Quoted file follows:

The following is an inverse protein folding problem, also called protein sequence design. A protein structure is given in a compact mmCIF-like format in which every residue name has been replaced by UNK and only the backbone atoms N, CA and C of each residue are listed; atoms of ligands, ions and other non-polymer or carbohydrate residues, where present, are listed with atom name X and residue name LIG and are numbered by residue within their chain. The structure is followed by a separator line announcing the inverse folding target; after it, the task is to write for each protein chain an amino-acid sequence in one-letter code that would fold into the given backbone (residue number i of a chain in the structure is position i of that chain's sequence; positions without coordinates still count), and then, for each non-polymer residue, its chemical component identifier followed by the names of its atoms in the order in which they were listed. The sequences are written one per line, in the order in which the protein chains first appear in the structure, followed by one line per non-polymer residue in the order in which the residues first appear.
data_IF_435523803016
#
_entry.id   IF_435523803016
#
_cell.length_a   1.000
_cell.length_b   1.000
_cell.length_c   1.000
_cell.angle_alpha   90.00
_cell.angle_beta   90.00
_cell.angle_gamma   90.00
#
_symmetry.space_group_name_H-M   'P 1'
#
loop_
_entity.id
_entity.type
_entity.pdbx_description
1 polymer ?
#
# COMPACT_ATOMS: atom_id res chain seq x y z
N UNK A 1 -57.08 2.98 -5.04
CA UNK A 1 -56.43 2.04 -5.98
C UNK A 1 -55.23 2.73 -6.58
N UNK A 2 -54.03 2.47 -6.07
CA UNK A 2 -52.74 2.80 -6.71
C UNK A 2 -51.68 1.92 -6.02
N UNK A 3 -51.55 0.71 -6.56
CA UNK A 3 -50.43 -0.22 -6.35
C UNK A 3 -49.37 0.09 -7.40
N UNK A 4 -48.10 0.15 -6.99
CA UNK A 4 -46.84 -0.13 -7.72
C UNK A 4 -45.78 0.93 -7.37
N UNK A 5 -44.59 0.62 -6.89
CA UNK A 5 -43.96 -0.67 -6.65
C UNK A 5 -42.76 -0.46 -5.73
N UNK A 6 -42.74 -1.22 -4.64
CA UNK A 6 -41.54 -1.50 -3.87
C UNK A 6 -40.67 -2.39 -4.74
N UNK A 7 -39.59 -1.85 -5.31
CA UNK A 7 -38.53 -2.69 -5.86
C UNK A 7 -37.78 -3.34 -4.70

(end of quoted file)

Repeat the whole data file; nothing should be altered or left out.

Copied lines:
The following is an inverse protein folding problem, also called protein sequence design. A protein structure is given in a compact mmCIF-like format in which every residue name has been replaced by UNK and only the backbone atoms N, CA and C of each residue are listed; atoms of ligands, ions and other non-polymer or carbohydrate residues, where present, are listed with atom name X and residue name LIG and are numbered by residue within their chain. The structure is followed by a separator line announcing the inverse folding target; after it, the task is to write for each protein chain an amino-acid sequence in one-letter code that would fold into the given backbone (residue number i of a chain in the structure is position i of that chain's sequence; positions without coordinates still count), and then, for each non-polymer residue, its chemical component identifier followed by the names of its atoms in the order in which they were listed. The sequences are written one per line, in the order in which the protein chains first appear in the structure, followed by one line per non-polymer residue in the order in which the residues first appear.
data_IF_435523803016
#
_entry.id   IF_435523803016
#
_cell.length_a   1.000
_cell.length_b   1.000
_cell.length_c   1.000
_cell.angle_alpha   90.00
_cell.angle_beta   90.00
_cell.angle_gamma   90.00
#
_symmetry.space_group_name_H-M   'P 1'
#
loop_
_entity.id
_entity.type
_entity.pdbx_description
1 polymer ?
#
# COMPACT_ATOMS: atom_id res chain seq x y z
N UNK A 1 -57.08 2.98 -5.04
CA UNK A 1 -56.43 2.04 -5.98
C UNK A 1 -55.23 2.73 -6.58
N UNK A 2 -54.03 2.47 -6.07
CA UNK A 2 -52.74 2.80 -6.71
C UNK A 2 -51.68 1.92 -6.02
N UNK A 3 -51.55 0.71 -6.56
CA UNK A 3 -50.43 -0.22 -6.35
C UNK A 3 -49.37 0.09 -7.40
N UNK A 4 -48.10 0.15 -6.99
CA UNK A 4 -46.84 -0.13 -7.72
C UNK A 4 -45.78 0.93 -7.37
N UNK A 5 -44.59 0.62 -6.89
CA UNK A 5 -43.96 -0.67 -6.65
C UNK A 5 -42.76 -0.46 -5.73
N UNK A 6 -42.74 -1.22 -4.64
CA UNK A 6 -41.54 -1.50 -3.87
C UNK A 6 -40.67 -2.39 -4.74
N UNK A 7 -39.59 -1.85 -5.31
CA UNK A 7 -38.53 -2.69 -5.86
C UNK A 7 -37.78 -3.34 -4.70